The best way to prevent this from happening is not to pour any grease or oil down your drain. Instead, pour it into a container and dump it in the trash when it’s full.

Buy a mesh screen

Mesh screens do wonders for your drain – especially in the tub or shower as it’s excellent at catching hair. If you don’t have a mesh screen, hair and soap scum can create nasty clogs that are a pain to remove.

Mesh screens come in all sorts of sizes, so all you’ve got to do is purchase the one that suits your current drain best. Alternatively, you can also replace the stopper assembly with one that comes with a built-in mesh screen.

Collect food waste

Even if you’ve got a food waste disposal unit, avoid shoving your food waste down the unit as it could cause your drain to clog. It’s a better idea to collect your food waste in a container and place it in a compost pile.

If your city doesn’t collect organic waste for composting, you can build your own compost bin. Don’t put meat or other greasy items in your bin, however, as it’ll take too long of a time to break down.

Be careful of what you flush

Toilets are meant for natural waste and toilet paper, that’s about it. It would be best if you weren’t flushing down personal care items into the toilet as they can get stuck in the drains and cause a clog. If you’re in a rental property, this is something that is usually laid out in the tenancy agreement, so if it happens it usually means a broken toilet falls to the tenant’s responsibility rather than the landlord. Since they don’t decompose easily, they’ll also be an additional burden to the water treatment facility.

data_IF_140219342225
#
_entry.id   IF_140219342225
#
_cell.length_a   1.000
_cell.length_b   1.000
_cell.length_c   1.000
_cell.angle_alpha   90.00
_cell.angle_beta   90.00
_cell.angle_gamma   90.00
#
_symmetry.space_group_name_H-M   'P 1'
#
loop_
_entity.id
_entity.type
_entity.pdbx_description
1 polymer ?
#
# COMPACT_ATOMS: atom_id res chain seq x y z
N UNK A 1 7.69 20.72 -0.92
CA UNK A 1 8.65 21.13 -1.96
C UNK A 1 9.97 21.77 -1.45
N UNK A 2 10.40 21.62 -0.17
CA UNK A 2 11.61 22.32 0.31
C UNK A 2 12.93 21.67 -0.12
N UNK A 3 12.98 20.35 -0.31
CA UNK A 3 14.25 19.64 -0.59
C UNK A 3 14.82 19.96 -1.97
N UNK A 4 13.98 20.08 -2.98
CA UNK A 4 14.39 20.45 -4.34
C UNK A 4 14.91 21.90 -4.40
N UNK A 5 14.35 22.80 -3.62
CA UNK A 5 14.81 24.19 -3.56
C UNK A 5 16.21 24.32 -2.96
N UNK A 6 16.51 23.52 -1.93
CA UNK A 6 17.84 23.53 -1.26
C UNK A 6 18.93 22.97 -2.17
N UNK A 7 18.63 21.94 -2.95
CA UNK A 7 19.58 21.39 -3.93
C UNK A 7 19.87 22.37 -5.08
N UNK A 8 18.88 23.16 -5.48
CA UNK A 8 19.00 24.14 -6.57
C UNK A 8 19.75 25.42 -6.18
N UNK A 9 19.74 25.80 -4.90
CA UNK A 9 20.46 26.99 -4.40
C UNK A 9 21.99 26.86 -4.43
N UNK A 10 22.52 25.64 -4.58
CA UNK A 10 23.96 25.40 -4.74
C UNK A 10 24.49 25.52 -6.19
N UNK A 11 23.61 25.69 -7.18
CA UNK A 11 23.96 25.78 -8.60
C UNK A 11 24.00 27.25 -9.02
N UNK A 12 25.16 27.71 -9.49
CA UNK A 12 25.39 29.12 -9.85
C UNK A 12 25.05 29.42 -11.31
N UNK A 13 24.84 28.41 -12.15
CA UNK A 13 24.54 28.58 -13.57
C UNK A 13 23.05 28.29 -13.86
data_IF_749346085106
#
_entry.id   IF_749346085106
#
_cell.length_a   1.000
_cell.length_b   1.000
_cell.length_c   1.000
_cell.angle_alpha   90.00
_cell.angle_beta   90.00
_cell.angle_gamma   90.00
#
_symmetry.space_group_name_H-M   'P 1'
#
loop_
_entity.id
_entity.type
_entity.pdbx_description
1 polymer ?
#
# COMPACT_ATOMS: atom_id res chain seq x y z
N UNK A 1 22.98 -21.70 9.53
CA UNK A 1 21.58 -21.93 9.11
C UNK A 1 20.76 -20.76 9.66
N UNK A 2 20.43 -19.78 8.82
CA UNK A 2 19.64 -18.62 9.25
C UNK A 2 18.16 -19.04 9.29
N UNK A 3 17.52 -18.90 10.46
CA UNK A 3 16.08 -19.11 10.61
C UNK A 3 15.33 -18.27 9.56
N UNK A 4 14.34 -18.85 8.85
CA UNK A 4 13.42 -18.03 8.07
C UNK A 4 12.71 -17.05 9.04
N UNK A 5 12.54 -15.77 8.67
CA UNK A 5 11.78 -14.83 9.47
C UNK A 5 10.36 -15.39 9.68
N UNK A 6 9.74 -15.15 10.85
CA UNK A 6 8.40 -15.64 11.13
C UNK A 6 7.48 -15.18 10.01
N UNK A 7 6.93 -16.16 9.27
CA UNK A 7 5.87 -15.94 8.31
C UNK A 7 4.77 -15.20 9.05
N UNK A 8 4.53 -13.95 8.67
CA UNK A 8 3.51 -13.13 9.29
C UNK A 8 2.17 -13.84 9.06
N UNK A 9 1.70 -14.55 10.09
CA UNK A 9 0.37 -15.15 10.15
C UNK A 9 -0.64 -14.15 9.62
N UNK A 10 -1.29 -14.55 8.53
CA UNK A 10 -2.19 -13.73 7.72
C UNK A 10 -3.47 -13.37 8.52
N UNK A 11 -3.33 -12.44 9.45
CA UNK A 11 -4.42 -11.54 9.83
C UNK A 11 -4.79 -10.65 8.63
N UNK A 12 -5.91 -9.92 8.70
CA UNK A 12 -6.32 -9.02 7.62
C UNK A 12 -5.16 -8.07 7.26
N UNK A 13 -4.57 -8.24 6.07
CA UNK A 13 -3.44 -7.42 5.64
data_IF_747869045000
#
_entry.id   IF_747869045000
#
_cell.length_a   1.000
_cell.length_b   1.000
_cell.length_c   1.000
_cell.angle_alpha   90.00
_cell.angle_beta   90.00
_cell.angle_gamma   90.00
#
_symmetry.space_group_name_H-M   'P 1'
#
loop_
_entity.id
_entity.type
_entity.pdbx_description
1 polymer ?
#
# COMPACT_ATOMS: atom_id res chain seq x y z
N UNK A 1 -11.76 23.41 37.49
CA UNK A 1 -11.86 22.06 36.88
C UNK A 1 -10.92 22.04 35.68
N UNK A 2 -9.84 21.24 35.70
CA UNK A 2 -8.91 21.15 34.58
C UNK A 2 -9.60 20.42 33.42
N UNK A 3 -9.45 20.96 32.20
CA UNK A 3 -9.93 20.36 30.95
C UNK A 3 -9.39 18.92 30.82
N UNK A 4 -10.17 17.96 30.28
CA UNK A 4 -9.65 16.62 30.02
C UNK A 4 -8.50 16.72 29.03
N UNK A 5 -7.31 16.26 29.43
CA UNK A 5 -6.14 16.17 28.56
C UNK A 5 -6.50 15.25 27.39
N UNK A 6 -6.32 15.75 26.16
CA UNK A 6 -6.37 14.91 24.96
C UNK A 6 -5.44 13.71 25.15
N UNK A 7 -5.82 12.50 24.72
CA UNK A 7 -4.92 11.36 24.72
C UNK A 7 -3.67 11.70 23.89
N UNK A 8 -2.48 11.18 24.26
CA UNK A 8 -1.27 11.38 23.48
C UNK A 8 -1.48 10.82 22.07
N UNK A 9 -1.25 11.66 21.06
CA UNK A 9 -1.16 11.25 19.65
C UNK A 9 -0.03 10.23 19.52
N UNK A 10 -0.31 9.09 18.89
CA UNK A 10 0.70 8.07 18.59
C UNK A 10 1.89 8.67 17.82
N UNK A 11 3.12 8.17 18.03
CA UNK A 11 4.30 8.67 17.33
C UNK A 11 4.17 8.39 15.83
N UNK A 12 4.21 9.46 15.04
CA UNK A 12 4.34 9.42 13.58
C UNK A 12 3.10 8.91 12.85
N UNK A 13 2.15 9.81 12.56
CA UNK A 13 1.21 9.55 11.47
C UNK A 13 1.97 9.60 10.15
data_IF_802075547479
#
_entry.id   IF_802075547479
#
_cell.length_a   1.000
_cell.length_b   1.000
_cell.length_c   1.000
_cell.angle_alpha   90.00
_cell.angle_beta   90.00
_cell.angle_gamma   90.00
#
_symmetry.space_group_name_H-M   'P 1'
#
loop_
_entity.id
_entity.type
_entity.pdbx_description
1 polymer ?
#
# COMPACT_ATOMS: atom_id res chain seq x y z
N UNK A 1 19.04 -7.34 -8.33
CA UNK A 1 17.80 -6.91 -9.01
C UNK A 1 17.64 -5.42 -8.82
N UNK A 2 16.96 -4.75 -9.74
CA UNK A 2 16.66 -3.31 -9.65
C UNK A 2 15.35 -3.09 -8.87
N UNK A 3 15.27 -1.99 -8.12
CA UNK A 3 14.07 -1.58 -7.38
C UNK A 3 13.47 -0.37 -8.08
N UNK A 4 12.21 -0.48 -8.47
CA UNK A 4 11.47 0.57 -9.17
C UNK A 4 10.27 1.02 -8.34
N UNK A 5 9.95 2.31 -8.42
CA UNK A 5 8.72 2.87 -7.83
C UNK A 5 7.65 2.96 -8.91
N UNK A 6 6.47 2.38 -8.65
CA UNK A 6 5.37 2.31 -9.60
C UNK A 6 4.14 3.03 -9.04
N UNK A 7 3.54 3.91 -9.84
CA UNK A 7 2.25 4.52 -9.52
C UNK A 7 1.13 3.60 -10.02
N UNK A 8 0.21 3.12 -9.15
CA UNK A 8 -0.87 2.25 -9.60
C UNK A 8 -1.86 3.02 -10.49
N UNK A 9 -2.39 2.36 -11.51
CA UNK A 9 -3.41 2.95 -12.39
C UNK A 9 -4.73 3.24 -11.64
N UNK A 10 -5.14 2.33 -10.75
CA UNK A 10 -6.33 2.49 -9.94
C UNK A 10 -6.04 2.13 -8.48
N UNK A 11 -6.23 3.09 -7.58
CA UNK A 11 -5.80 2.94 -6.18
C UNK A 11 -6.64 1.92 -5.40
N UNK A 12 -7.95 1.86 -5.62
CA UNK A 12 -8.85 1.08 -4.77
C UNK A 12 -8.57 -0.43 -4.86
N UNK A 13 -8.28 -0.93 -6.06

Rather than tossing these items into your toilet, place them in the wastepaper basket instead. Not only will it be better for the environment, but it’s also better for your drains.

Flush your drains

If you’ve got a low-flow toilet and faucet in your home, they’re great at saving water but aren’t ideal for keeping your drains clear. Since there’s a lower volume of water, debris won’t be carried away as effectively and can get stuck in your drains.

To resolve this issue, you should occasionally flush your pipes with large amounts of water. Take a bucket, fill it with water, and pour it down your toilet while flushing to help keep your drain line clear. If you have a bathtub, fill it with hot water and release it down the drain to achieve the same effect.

If problems persist

If you end up having a clogged drain in your home, don’t just focus on getting it unclogged. In such instances, it may be a more severe issue such as a partially collapsed pipe. To rectify the issue, you should hire a professional to conduct a more thorough check and see what exactly is causing the problem.

Image Credit: Unsplash

Lincoln real estate market adjusts to new normal of COVID-19

VRLY May 26, 2020 0

The Lincoln real estate market has been humming along for years, setting records for sales volume and sale prices several years running.